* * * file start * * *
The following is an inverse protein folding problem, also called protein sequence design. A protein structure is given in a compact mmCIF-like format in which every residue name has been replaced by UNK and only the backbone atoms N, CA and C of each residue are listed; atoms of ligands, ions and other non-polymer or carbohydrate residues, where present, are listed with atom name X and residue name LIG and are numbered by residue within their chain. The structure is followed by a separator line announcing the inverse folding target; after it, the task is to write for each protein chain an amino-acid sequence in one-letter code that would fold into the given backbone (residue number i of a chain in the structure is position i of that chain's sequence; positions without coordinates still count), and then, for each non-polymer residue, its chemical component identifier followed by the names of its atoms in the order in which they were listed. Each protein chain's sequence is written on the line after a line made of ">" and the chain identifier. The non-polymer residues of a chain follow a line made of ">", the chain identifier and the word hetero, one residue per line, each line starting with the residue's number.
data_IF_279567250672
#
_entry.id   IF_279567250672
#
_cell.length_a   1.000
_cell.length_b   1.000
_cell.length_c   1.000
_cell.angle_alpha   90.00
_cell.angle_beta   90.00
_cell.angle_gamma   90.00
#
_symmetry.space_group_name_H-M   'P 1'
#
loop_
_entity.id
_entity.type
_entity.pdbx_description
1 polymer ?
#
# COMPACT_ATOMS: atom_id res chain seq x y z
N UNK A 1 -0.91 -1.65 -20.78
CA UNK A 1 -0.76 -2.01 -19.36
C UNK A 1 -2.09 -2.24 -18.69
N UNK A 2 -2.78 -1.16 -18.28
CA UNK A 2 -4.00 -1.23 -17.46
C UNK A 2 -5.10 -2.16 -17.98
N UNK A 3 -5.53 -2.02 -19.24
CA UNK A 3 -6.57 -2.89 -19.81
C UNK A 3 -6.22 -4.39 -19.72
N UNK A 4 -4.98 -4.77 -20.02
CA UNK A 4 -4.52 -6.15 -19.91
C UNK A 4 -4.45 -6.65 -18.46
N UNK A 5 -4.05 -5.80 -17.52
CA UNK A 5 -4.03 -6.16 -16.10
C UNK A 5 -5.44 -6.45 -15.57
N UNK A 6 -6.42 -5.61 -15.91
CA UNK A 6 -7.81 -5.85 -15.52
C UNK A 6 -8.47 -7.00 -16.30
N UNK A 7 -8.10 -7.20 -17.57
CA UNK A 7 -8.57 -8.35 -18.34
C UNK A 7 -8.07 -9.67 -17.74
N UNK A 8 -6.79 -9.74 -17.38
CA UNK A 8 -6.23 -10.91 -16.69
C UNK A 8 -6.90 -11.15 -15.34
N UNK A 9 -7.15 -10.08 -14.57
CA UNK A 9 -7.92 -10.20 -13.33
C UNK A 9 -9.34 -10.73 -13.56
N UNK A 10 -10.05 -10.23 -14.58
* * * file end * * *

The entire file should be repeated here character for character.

The following is an inverse protein folding problem, also called protein sequence design. A protein structure is given in a compact mmCIF-like format in which every residue name has been replaced by UNK and only the backbone atoms N, CA and C of each residue are listed; atoms of ligands, ions and other non-polymer or carbohydrate residues, where present, are listed with atom name X and residue name LIG and are numbered by residue within their chain. The structure is followed by a separator line announcing the inverse folding target; after it, the task is to write for each protein chain an amino-acid sequence in one-letter code that would fold into the given backbone (residue number i of a chain in the structure is position i of that chain's sequence; positions without coordinates still count), and then, for each non-polymer residue, its chemical component identifier followed by the names of its atoms in the order in which they were listed. Each protein chain's sequence is written on the line after a line made of ">" and the chain identifier. The non-polymer residues of a chain follow a line made of ">", the chain identifier and the word hetero, one residue per line, each line starting with the residue's number.
data_IF_279567250672
#
_entry.id   IF_279567250672
#
_cell.length_a   1.000
_cell.length_b   1.000
_cell.length_c   1.000
_cell.angle_alpha   90.00
_cell.angle_beta   90.00
_cell.angle_gamma   90.00
#
_symmetry.space_group_name_H-M   'P 1'
#
loop_
_entity.id
_entity.type
_entity.pdbx_description
1 polymer ?
#
# COMPACT_ATOMS: atom_id res chain seq x y z
N UNK A 1 -0.91 -1.65 -20.78
CA UNK A 1 -0.76 -2.01 -19.36
C UNK A 1 -2.09 -2.24 -18.69
N UNK A 2 -2.78 -1.16 -18.28
CA UNK A 2 -4.00 -1.23 -17.46
C UNK A 2 -5.10 -2.16 -17.98
N UNK A 3 -5.53 -2.02 -19.24
CA UNK A 3 -6.57 -2.89 -19.81
C UNK A 3 -6.22 -4.39 -19.72
N UNK A 4 -4.98 -4.77 -20.02
CA UNK A 4 -4.52 -6.15 -19.91
C UNK A 4 -4.45 -6.65 -18.46
N UNK A 5 -4.05 -5.80 -17.52
CA UNK A 5 -4.03 -6.16 -16.10
C UNK A 5 -5.44 -6.45 -15.57
N UNK A 6 -6.42 -5.61 -15.91
CA UNK A 6 -7.81 -5.85 -15.52
C UNK A 6 -8.47 -7.00 -16.30
N UNK A 7 -8.10 -7.20 -17.57
CA UNK A 7 -8.57 -8.35 -18.34
C UNK A 7 -8.07 -9.67 -17.74
N UNK A 8 -6.79 -9.74 -17.38
CA UNK A 8 -6.23 -10.91 -16.69
C UNK A 8 -6.90 -11.15 -15.34
N UNK A 9 -7.15 -10.08 -14.57
CA UNK A 9 -7.92 -10.20 -13.33
C UNK A 9 -9.34 -10.73 -13.56
N UNK A 10 -10.05 -10.23 -14.58